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Review: HTC Droid Incredible

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Camera

The Incredible's 8 megapixel monster is one of the best I've used on a cell phone. Lack of physical camera key aside, it nails pretty much every other detail. If you think about the features you'd find on any 8 to 12 megapixel point-and-shoot camera, the Incredible probably has it, too.

Once you find the camera app, it launches in about 1 second. That's pretty good. There are controls on the screen that let you control the flash and exposure levels without opening the menus. This is nice. Fast access to the flash is a must-have feature for me.

There's a tab on the left side of the screen. Press it to get at many of the camera's other controls. The controls let you adjust the shooting mode, exposure, saturation, sharpness, add effects, as well as dial down and alter the core settings. ISO (the camera's "speed") ranges from an incredible 100 to 1250. The camera's resolution can be dialed from VGA up to 1, 3, 5 and 8 megapixels. The camera natively shoots in a 5:3 aspect ratio . You have to change it to 4:3 to get the full megapixel count, which is a little weird. Most people won't notice or bother with this.

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The Incredible uses the touch focus model. If you see something on the display and you want it to be in focus, press it. The camera will focus on that spot (which hopefully is your friend's radiant smile). Press the optical mouse key to actually take a picture. The Incredible focuses fast and shoots pictures fast. This is, perhaps, where the 1GHz processor is most evident. The Droid's camera, while respectable, still falters a bit. The Incredible is the first phone I've used that comes even relatively close to being as fast as a stand-alone camera.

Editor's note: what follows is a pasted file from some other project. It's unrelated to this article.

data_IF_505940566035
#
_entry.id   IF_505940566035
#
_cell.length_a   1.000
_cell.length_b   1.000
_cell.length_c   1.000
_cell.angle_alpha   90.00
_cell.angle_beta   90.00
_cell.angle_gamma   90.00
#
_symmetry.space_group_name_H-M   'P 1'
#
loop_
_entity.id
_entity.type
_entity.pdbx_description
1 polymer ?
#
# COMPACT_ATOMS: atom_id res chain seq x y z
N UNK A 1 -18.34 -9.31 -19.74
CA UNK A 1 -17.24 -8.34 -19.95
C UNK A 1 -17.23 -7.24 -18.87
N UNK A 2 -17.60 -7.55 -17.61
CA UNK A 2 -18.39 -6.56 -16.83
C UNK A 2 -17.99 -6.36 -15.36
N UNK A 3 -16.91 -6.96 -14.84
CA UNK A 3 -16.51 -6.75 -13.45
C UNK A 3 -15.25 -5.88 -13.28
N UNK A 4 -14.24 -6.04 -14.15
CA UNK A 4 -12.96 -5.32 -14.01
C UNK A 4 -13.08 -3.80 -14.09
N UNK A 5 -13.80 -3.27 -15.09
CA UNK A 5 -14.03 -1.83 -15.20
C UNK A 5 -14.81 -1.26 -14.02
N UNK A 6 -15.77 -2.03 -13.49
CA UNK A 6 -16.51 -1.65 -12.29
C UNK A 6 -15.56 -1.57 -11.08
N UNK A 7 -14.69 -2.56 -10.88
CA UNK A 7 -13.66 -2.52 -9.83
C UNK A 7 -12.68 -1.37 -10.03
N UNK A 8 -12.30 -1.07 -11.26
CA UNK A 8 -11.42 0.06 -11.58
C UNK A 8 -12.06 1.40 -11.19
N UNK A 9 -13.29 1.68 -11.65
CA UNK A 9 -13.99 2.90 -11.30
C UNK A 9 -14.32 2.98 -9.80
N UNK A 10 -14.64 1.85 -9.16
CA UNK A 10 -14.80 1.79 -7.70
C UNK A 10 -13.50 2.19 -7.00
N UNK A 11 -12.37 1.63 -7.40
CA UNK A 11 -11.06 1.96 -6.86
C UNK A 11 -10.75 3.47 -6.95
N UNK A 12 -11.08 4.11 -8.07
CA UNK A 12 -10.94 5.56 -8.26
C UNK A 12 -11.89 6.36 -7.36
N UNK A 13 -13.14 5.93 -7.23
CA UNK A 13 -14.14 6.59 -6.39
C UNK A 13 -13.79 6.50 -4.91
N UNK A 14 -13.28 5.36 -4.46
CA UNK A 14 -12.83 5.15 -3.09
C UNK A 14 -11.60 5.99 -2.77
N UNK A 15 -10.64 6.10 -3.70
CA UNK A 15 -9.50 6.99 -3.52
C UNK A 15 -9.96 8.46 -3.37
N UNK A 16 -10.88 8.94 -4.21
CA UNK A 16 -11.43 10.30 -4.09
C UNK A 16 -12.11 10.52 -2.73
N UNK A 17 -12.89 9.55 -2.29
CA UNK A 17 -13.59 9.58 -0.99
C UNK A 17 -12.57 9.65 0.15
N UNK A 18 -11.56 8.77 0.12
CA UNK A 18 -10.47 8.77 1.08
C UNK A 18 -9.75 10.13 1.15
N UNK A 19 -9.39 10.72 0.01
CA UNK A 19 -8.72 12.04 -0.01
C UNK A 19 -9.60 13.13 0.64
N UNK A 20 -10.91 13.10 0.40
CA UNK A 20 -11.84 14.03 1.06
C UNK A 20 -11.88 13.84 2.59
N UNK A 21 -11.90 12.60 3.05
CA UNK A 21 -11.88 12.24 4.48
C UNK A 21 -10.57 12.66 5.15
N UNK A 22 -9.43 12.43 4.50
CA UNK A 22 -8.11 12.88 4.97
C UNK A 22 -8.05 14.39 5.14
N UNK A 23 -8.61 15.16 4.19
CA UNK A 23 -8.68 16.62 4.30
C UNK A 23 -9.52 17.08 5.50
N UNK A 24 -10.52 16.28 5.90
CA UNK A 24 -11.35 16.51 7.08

The review screen lets you send the photo off wherever you want to send it with just a few quick taps.

Speed and easy-to-understand controls make the Incredible's camera painless to use.

 

Gallery

Oddly, the Incredible forgoes the Cooliris-made gallery app that is present on the Droid and Nexus One (with Android 2.1). Instead, it has its own, new gallery application that I've not seen on an Android handset before.

It can be opened from either the camera or the menu, and presents pictures in either a timeline or via grid. The timeline mixes pictures and videos into one long stream of images and movies. The first picture you shot is to the far left, the most recent to the far right. The entire stream flows back and forth as you swipe your finger to and fro in a very fluid manner. I dig it. If you want to fly from one end of the spectrum to the other, it's best to resort to the grid view, which lets you see more than one or two images at a time.

There are always some software buttons along the bottom of the screen that let you access menu options, share photos, delete them or get back to the camera. Unfortunately, there are but two editing functions. Pictures can be cropped and rotated. That's it. Users can't make any other adjustments or edits. That's a shame.

 
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